Madrid is the capital city of Spain and with more than three million inhabitants, it is also the largest city in the country, and the third largest in the European Union (behind London and Berlin). As the capital of the country, Madrid is the seat of politics, economics and culture in Spain, and home to the official residence of the King of Spain, the official residence of the President and Prime Minister, the headquarters of various government departments and the seats of parliament – many of which are major tourist attractions in their own right. Before you plan your trip to the Spanish capital, here is everything you need to know about Madrid tourism.
Located in Northern Spain, Madrid is bordered by the autonomous communities of Castile and León and Castile-La Mancha. One of the most distinctive features of the city’s geography is the River Manzanares, which runs throughout the capital and throughout the country as well. It sits just south of the Guadarrama mountain range, which is a fantastic destination to visit in the winter for skiing, snowboarding and other winter sports.
Like the rest of the Iberian peninsula, Madrid offers the ultimate Mediterranean climate. While winters can be cooler than in other parts of Spain, they are definitely nowhere near as cold as winters in other parts of Europe like the Nordic countries. If you’re travelling to the capital during the winter, make sure you are well equipped with woollen clothes, thermals and a thick coat to keep you warm. If you plan to indulge in winter sports, you may need to buy or rent specialised gear.
On the flipside, summers are dry and hot, with July being the warmest month of the year most times. In fact, Madrid is thought to be the driest capital city in all of Europe, and it barely rains during the summer time, if at all. If you’re heading to Madrid during the summertime, which is the peak season for Madrid tourism, pack lots of cotton clothes (cotton allows your skin to breathe and is ideal for long days of walking and sightseeing) and do not leave your hotel room without a generous helping of sunscreen.
As the dictionary definition of a cosmopolitan city, Madrid is the ultimate mix of Spanish and international influences. This reflects in every part of life in Madrid, from work to play and everything in between.
Food and drink is a crucial part of Spanish culture, of life in the capital and Madrid tourism. You will get a taste of this in the streets, in the food markets, in the fancy restaurants, in a local’s home and even through specialised activities like wine tasting or food tours. Whether you are a foodie or not, you must take the time to indulge in Spanish cuisine during your time in Madrid – whether it’s sampling tapas at one of the many tapas bars that dot the city, or opting for a more modern take on Spanish flavours at some of the new concept restaurants that have opened up.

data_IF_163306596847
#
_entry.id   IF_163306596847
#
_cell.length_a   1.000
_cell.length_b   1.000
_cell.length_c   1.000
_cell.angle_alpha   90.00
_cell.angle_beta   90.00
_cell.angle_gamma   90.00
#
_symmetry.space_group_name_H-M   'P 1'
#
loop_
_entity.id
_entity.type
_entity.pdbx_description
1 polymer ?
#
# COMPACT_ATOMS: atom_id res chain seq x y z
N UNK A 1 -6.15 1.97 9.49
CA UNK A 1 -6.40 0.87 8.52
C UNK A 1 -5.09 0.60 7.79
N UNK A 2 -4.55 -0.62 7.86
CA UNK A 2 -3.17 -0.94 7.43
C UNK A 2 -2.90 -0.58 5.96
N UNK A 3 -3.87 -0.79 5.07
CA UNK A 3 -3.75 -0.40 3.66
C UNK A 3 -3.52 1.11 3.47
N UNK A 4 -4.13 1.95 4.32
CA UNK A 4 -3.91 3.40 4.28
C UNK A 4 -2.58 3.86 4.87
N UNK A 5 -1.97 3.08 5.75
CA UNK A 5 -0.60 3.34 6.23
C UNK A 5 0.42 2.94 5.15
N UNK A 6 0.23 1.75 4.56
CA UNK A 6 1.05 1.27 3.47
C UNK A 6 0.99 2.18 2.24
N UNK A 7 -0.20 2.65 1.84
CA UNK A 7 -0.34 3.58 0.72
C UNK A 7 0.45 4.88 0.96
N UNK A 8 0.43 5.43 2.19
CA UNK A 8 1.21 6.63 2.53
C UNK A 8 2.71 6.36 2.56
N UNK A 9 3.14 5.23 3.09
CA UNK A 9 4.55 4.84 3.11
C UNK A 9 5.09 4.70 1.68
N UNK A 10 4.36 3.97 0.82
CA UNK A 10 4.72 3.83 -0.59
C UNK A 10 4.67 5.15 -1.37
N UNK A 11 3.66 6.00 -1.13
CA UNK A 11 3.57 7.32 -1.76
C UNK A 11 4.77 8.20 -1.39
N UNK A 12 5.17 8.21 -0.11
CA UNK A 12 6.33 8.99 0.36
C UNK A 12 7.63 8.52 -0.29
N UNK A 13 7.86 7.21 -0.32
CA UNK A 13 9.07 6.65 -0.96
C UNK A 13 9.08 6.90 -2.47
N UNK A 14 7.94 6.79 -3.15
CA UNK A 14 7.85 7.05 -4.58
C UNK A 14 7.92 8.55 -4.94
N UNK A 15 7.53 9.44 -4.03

Another major part of culture in Madrid is the city’s love for football. In fact, the city is home to two major football teams – Real Madrid, which is one of the most popular and supported football teams across the world, and their hometown competitor, Atlético Madrid, which has a huge local and national following.
You don’t have to be a football fanatic to partake in the celebration that comes around during football season, though – the locals’ energy is infectious enough. If you have the time and the budget, try to score tickets to a football game taking place in Madrid – it is the experience of a lifetime, and unlike seeing any other sport live! If not, simply head over to one of the many bars in the city on game night and have a good time with the locals.
Given the number of locals and tourists that travel in and around Madrid every day, the city is geared to handle the traffic and has fantastic public transport that makes for quick and easy travel around the capital. The metro connects most major neighbourhoods in the city and is fairly easy to navigate through maps at the stations or on your phone. Buses are frequent as well and are another option if you don’t want to splurge on taxis, which can add up.
If you are around the centre of the city, however, you should be able to get to most major tourist landmarks and attractions on foot. Most Madrid tours will also be centred around this area. Walking is also an excellent way to get your bearings in a new city and soak in the local life and culture. A good alternative to walking is to rent a cycle through a company like BiciMadrid; the rental is pocket-friendly, and the service is great!
At SOTC, we offer a wide range of Package holidays to Madrid and Spain tour packages that will take you all around Spain and offer you Madrid tours as part of the package was well. You can learn more about our Summer Budget Best of Spain, Summer Premium Tour Spanish Fiesta and other holiday packages on our website.